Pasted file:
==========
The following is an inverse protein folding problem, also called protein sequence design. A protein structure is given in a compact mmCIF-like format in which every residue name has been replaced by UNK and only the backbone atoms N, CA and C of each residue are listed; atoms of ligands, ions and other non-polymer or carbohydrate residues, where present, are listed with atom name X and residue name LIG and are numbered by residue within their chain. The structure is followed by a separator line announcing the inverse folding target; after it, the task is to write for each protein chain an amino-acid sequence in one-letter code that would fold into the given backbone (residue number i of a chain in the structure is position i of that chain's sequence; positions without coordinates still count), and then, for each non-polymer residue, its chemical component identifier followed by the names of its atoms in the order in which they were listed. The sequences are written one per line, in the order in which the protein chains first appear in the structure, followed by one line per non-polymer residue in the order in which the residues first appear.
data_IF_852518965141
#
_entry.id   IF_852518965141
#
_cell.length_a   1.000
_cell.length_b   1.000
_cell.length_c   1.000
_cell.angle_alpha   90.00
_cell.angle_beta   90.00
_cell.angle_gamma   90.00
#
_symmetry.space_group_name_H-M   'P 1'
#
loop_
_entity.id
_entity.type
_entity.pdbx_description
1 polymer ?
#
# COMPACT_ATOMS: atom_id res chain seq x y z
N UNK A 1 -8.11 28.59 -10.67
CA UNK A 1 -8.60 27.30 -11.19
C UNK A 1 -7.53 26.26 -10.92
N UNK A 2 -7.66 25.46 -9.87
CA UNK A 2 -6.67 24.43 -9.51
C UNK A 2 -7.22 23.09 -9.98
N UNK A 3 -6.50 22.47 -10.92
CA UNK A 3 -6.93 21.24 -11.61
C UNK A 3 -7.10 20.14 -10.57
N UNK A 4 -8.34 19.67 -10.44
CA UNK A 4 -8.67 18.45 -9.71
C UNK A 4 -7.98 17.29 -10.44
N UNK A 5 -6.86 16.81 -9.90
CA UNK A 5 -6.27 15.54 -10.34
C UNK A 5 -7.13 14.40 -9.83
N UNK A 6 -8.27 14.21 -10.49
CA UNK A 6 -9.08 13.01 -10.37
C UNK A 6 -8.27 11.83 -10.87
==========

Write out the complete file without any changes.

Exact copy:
The following is an inverse protein folding problem, also called protein sequence design. A protein structure is given in a compact mmCIF-like format in which every residue name has been replaced by UNK and only the backbone atoms N, CA and C of each residue are listed; atoms of ligands, ions and other non-polymer or carbohydrate residues, where present, are listed with atom name X and residue name LIG and are numbered by residue within their chain. The structure is followed by a separator line announcing the inverse folding target; after it, the task is to write for each protein chain an amino-acid sequence in one-letter code that would fold into the given backbone (residue number i of a chain in the structure is position i of that chain's sequence; positions without coordinates still count), and then, for each non-polymer residue, its chemical component identifier followed by the names of its atoms in the order in which they were listed. The sequences are written one per line, in the order in which the protein chains first appear in the structure, followed by one line per non-polymer residue in the order in which the residues first appear.
data_IF_852518965141
#
_entry.id   IF_852518965141
#
_cell.length_a   1.000
_cell.length_b   1.000
_cell.length_c   1.000
_cell.angle_alpha   90.00
_cell.angle_beta   90.00
_cell.angle_gamma   90.00
#
_symmetry.space_group_name_H-M   'P 1'
#
loop_
_entity.id
_entity.type
_entity.pdbx_description
1 polymer ?
#
# COMPACT_ATOMS: atom_id res chain seq x y z
N UNK A 1 -8.11 28.59 -10.67
CA UNK A 1 -8.60 27.30 -11.19
C UNK A 1 -7.53 26.26 -10.92
N UNK A 2 -7.66 25.46 -9.87
CA UNK A 2 -6.67 24.43 -9.51
C UNK A 2 -7.22 23.09 -9.98
N UNK A 3 -6.50 22.47 -10.92
CA UNK A 3 -6.93 21.24 -11.61
C UNK A 3 -7.10 20.14 -10.57
N UNK A 4 -8.34 19.67 -10.44
CA UNK A 4 -8.67 18.45 -9.71
C UNK A 4 -7.98 17.29 -10.44
N UNK A 5 -6.86 16.81 -9.90
CA UNK A 5 -6.27 15.54 -10.34
C UNK A 5 -7.13 14.40 -9.83
N UNK A 6 -8.27 14.21 -10.49
CA UNK A 6 -9.08 13.01 -10.37
C UNK A 6 -8.27 11.83 -10.87